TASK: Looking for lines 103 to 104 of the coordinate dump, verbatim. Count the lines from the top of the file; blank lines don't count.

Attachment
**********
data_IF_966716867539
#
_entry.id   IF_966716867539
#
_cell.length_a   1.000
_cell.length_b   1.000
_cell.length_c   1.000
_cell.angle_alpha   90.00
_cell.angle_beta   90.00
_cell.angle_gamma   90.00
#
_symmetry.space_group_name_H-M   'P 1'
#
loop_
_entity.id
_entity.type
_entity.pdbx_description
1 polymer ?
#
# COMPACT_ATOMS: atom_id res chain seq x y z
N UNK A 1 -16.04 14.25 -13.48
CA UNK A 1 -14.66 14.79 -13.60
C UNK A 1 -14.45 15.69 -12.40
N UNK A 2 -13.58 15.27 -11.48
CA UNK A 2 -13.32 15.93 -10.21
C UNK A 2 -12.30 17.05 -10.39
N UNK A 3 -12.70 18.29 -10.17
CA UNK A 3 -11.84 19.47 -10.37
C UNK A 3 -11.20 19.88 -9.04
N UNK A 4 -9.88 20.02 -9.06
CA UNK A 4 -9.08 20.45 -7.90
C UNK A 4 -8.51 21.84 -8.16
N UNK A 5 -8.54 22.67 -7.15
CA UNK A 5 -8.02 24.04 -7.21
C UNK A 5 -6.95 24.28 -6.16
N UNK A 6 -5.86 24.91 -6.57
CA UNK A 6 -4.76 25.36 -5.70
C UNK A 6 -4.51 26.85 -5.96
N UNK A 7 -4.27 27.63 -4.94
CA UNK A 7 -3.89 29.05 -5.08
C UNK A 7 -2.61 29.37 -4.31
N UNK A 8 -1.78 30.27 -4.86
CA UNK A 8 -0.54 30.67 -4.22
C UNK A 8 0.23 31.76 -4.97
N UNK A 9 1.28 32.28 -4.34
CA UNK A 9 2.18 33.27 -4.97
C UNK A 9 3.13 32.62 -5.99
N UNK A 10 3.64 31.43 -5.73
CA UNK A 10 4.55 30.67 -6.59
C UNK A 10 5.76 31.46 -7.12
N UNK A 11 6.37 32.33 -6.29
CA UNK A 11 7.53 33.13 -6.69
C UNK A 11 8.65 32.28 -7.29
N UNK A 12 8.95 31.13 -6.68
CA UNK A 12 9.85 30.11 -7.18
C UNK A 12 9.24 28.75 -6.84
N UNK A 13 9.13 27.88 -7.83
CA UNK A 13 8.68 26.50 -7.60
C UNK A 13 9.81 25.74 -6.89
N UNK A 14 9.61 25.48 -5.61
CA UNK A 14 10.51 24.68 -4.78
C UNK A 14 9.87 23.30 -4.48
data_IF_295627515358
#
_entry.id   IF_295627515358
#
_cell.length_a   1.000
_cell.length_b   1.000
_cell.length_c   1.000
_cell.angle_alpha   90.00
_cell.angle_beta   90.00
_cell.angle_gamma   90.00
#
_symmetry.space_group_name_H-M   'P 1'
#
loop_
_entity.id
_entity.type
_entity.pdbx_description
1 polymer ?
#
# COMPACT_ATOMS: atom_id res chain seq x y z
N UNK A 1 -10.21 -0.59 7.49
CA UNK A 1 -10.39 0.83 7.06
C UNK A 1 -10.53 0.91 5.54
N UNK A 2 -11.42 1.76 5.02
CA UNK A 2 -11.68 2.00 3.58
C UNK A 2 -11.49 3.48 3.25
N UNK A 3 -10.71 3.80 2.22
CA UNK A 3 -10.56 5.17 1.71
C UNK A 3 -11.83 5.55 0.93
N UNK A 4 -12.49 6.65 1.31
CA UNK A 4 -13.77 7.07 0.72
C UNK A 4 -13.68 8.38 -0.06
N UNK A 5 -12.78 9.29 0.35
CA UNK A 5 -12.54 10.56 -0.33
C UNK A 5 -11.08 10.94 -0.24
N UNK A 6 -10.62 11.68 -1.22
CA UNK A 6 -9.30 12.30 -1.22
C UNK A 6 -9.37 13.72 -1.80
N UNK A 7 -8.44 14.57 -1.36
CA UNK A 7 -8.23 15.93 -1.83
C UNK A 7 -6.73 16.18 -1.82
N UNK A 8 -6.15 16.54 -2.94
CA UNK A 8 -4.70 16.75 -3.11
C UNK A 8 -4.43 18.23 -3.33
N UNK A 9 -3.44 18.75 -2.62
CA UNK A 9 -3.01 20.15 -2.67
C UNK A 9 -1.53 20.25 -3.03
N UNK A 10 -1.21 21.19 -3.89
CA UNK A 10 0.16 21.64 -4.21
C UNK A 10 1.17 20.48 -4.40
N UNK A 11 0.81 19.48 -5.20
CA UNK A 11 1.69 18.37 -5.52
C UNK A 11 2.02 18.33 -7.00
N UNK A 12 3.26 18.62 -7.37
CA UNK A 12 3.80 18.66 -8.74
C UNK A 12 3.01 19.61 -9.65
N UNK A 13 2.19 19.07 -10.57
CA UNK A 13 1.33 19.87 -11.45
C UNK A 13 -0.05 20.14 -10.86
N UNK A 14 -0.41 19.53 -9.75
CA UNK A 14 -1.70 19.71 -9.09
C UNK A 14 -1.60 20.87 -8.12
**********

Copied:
C UNK A 7 -6.73 16.18 -1.82
N UNK A 8 -6.15 16.54 -2.94